Chief Warrant Officer William Brennan
Army Chief Warrant Officer William Brennan died Oct. 16, 2004 when the helicopter he was flying collided with another over Baghdad. He grew up in Behlehem, Conn., and leaves a wife and two daughters in Hawaii. He was 36 years old.




When one of William Brennan's nieces e-mailed him last year to sign a petition against the brewing U.S.-led war in Iraq, the Army helicopter pilot gently declined.

No one prays for peace more than a soldier, the Bethlehem native replied in an e-mail.

"If the U.S. ends up going to war against Iraq, I will be there. Yeah, maybe there is oil involved. Yeah, maybe there is a lot of politics involved. But if I can end one person's suffering that is caused by a man such as Saddam [Hussein]," he wrote, "I could care less what anybody thinks."

On Saturday, the 36-year-old died when the Bell helicopter he was flying collided with another over Baghdad, the U.S. Defense Department said Monday. Brennan leaves his wife, Kathy, and two daughters, who live in Hawaii.

And as Brennan's tightknit family continued to digest the loss Monday, they recalled him in much the same way as his e-mail suggests: a man who believed in the mission he was handed and a soldier who wanted to make a difference.

"I'm proud of him and I'm proud of what he did," Theresa "T.J." Brennan, Brennan's sister-in-law, said during a brief afternoon lull in a day filled with telephone calls, television interviews and funeral arrangements. She and other family members gathered for several hours at her restaurant and inn, Curtis House, in Woodbury - just next door to the rural eastern Connecticut town of 7,200 in which Brennan grew up the youngest of seven children.

Brennan, his family said, was not nervous about leaving for Iraq. He was a capable soldier whose 15-year military career included a tour in Bosnia and flying surveillance helicopters around New York City after the Sept. 11, 2001, terrorist attacks.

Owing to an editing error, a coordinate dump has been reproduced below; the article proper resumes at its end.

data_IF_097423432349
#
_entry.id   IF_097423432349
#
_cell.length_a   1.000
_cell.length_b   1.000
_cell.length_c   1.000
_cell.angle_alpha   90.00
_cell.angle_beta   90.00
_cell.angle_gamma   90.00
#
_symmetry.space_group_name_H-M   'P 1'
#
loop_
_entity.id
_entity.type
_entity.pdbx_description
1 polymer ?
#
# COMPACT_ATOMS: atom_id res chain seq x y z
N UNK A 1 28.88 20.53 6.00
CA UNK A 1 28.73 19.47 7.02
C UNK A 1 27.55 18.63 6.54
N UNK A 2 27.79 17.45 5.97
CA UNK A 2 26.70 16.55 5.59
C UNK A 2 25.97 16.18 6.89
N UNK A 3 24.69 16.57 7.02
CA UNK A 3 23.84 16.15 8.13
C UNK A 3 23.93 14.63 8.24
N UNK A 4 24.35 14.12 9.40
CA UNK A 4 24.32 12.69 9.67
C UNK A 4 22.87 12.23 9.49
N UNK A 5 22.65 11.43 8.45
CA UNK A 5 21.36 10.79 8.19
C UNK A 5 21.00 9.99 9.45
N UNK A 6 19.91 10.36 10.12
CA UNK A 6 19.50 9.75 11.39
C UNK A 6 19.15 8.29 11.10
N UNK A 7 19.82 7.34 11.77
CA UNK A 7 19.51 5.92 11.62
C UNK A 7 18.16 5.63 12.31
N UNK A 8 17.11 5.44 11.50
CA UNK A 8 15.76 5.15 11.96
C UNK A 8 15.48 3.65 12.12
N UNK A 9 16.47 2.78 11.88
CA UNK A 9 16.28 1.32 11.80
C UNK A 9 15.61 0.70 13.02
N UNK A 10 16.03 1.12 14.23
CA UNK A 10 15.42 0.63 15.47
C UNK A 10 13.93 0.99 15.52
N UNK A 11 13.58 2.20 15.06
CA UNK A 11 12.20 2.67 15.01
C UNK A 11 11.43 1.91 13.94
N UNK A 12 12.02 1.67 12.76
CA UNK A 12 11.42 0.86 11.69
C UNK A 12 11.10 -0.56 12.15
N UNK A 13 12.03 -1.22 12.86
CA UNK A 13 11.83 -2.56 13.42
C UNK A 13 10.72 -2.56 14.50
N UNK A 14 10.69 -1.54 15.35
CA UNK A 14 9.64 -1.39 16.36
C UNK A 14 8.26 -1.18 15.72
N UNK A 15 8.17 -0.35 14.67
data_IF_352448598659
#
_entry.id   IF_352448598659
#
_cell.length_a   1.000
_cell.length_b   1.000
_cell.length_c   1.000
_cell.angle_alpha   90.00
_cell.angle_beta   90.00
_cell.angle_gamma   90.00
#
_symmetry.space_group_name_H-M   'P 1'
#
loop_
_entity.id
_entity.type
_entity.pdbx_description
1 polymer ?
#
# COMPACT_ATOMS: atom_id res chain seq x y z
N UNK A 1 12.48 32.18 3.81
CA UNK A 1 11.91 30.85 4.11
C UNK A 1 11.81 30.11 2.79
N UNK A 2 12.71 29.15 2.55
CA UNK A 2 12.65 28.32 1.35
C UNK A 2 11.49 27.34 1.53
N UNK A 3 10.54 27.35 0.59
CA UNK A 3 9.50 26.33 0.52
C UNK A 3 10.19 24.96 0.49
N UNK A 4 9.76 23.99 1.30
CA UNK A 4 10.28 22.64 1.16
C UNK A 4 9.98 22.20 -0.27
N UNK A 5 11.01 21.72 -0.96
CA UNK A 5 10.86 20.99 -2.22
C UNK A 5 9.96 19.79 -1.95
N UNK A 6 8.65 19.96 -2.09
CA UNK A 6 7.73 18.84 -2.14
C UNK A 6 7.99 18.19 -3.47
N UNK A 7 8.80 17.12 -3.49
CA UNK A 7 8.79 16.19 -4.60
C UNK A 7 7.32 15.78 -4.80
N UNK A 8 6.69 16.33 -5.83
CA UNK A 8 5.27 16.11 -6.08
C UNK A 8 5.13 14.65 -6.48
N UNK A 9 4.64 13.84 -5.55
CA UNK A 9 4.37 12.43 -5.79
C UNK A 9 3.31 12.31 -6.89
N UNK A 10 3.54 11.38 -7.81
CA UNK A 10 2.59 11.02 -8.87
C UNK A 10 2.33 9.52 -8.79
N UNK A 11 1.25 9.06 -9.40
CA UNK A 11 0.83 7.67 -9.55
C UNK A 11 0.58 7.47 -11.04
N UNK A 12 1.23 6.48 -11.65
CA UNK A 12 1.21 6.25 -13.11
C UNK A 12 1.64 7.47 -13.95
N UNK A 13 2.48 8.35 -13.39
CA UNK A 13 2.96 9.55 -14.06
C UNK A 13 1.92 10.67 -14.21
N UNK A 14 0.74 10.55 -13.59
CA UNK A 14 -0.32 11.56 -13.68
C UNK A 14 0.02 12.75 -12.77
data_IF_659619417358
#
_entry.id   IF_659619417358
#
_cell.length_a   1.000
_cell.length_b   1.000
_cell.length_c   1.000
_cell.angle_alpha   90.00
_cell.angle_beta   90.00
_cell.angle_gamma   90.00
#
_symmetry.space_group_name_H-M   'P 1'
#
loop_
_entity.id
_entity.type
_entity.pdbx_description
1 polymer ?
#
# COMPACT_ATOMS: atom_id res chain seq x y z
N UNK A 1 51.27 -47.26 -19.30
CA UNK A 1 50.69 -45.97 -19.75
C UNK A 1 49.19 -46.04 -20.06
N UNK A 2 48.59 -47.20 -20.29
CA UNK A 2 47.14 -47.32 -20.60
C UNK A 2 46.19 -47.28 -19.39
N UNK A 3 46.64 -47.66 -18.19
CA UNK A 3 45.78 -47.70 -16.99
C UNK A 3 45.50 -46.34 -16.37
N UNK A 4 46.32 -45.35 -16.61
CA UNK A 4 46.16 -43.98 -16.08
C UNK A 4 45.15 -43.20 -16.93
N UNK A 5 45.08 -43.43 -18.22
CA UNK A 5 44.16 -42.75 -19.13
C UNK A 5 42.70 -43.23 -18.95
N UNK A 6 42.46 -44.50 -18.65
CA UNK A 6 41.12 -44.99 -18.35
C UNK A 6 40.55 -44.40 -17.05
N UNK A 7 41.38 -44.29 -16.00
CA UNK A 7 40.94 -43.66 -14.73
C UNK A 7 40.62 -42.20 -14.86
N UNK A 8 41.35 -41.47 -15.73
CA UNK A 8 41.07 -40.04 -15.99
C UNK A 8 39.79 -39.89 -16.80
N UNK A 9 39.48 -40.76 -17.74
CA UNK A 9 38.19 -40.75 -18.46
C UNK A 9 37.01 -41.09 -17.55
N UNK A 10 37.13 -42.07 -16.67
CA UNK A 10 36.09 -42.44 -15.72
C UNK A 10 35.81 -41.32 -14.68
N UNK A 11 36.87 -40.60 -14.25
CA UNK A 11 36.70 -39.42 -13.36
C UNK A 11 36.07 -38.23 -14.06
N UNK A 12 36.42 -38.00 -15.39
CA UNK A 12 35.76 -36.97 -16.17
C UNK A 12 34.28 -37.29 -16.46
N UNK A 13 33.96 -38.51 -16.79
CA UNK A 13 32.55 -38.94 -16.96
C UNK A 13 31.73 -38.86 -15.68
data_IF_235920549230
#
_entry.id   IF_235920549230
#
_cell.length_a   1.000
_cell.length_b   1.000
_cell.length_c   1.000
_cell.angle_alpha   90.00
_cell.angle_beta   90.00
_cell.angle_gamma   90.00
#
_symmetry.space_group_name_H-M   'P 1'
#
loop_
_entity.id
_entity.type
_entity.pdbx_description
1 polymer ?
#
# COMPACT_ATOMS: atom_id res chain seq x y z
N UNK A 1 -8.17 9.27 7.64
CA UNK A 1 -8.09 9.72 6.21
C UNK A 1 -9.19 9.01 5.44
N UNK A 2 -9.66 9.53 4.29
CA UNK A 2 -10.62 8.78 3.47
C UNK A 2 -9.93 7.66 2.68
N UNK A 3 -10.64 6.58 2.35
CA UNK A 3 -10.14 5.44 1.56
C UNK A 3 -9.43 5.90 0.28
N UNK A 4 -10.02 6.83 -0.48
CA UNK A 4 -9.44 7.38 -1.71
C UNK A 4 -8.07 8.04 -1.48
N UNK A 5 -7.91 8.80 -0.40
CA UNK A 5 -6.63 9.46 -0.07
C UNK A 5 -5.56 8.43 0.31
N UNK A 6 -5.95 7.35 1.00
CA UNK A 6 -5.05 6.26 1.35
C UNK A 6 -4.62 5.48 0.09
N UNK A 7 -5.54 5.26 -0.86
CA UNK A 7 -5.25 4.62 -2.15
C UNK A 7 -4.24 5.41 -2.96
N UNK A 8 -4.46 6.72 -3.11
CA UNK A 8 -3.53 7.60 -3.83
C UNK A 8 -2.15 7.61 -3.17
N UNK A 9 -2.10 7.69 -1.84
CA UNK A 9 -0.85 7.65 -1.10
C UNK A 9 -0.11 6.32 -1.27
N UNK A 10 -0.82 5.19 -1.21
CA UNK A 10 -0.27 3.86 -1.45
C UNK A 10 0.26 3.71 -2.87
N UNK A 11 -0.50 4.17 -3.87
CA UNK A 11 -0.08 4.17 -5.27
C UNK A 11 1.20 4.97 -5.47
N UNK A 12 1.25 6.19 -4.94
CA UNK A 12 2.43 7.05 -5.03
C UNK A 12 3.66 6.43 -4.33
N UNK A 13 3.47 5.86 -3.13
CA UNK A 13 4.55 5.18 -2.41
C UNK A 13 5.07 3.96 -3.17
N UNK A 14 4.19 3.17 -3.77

What he did not like was leaving behind his wife of six years and his daughters. The separation was so hard for Brennan that in some ways he wondered if his two-week return this summer to his family in Hawaii was a mixed blessing - he would get to see the smiling faces he had not seen since December only to have to leave them again.

"He was hoping to finish his tour and then leave Hawaii, where he has been stationed, for a permanent assignment somewhere in the South. He loved it there," T.J. Brennan said.

She sat in front of her computer at Curtis House, opening e-mails that Brennan and his family had exchanged over the months. There were photos of Brennan leaning against a helicopter and a picture of one of his daughters with a painted tattoo of an army helicopter - the kind her daddy flew - on her cheek.

Brennan's family remembered him Monday as a prankster, a fun-loving dad who doted on his daughters. Even as an adult, he was a kid who still collected comic books and had a weakness for Snickers bars.

"If you ever saw the "Little Rascals Show" - he was just like that, always doing something," said his older brother, Nick Brennan, the memory prompting a smile across his weary face.

As a kid, Will rode around the neighborhood with Ralph, the family cat, perched on his head.

He was the kind of guy who would make a friend wherever he went, a person who could make the most serious of folks crack a smile, his family said.

His nieces nicknamed him "Uncle Buck," after the goofy movie character played in a 1980s comedy by the late John Candy.

"He was like a 36-year-old child," Theresa Brennan, 18, said of her uncle. "The party didn't start until he was there."

Theresa Brennan received a Halloween card from her uncle on Saturday - the day before the family learned of his death.

"He wrote, `Wow, time truly flies and I remember you being a little girl and now you're 18," she said Monday, wiping her tears with the sleeve of her shirt. "He said, `I'm going to make it up, the time that we lost.'"